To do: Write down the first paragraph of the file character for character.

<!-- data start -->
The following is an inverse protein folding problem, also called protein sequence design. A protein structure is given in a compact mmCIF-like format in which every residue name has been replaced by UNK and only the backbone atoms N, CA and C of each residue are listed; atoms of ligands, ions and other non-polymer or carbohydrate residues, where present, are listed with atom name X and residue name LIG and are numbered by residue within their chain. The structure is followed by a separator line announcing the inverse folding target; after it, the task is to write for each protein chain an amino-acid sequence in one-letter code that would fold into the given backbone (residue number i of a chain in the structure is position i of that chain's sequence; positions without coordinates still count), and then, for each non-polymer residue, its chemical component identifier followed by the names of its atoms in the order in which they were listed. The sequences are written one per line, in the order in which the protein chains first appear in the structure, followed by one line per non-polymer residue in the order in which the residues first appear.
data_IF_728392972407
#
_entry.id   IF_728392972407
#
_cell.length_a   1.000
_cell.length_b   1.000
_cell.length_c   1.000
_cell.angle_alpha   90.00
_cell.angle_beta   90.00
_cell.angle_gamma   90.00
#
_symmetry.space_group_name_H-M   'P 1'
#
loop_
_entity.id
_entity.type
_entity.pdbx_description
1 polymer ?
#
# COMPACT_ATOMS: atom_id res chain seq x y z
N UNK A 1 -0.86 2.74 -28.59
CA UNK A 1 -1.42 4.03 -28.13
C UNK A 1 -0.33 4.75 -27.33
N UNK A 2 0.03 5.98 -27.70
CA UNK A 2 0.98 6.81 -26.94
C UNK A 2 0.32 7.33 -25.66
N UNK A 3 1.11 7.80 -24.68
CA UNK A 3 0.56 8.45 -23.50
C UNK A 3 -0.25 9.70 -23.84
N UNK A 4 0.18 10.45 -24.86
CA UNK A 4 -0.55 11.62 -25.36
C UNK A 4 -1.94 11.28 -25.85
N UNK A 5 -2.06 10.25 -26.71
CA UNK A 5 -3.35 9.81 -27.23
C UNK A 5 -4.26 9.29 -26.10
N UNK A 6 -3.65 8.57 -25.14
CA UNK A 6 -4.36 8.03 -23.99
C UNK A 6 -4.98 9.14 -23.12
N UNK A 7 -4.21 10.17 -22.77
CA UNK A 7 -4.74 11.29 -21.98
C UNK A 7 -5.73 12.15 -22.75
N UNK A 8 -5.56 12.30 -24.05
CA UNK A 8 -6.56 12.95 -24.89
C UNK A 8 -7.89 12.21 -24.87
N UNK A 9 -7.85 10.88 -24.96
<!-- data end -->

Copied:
The following is an inverse protein folding problem, also called protein sequence design. A protein structure is given in a compact mmCIF-like format in which every residue name has been replaced by UNK and only the backbone atoms N, CA and C of each residue are listed; atoms of ligands, ions and other non-polymer or carbohydrate residues, where present, are listed with atom name X and residue name LIG and are numbered by residue within their chain. The structure is followed by a separator line announcing the inverse folding target; after it, the task is to write for each protein chain an amino-acid sequence in one-letter code that would fold into the given backbone (residue number i of a chain in the structure is position i of that chain's sequence; positions without coordinates still count), and then, for each non-polymer residue, its chemical component identifier followed by the names of its atoms in the order in which they were listed. The sequences are written one per line, in the order in which the protein chains first appear in the structure, followed by one line per non-polymer residue in the order in which the residues first appear.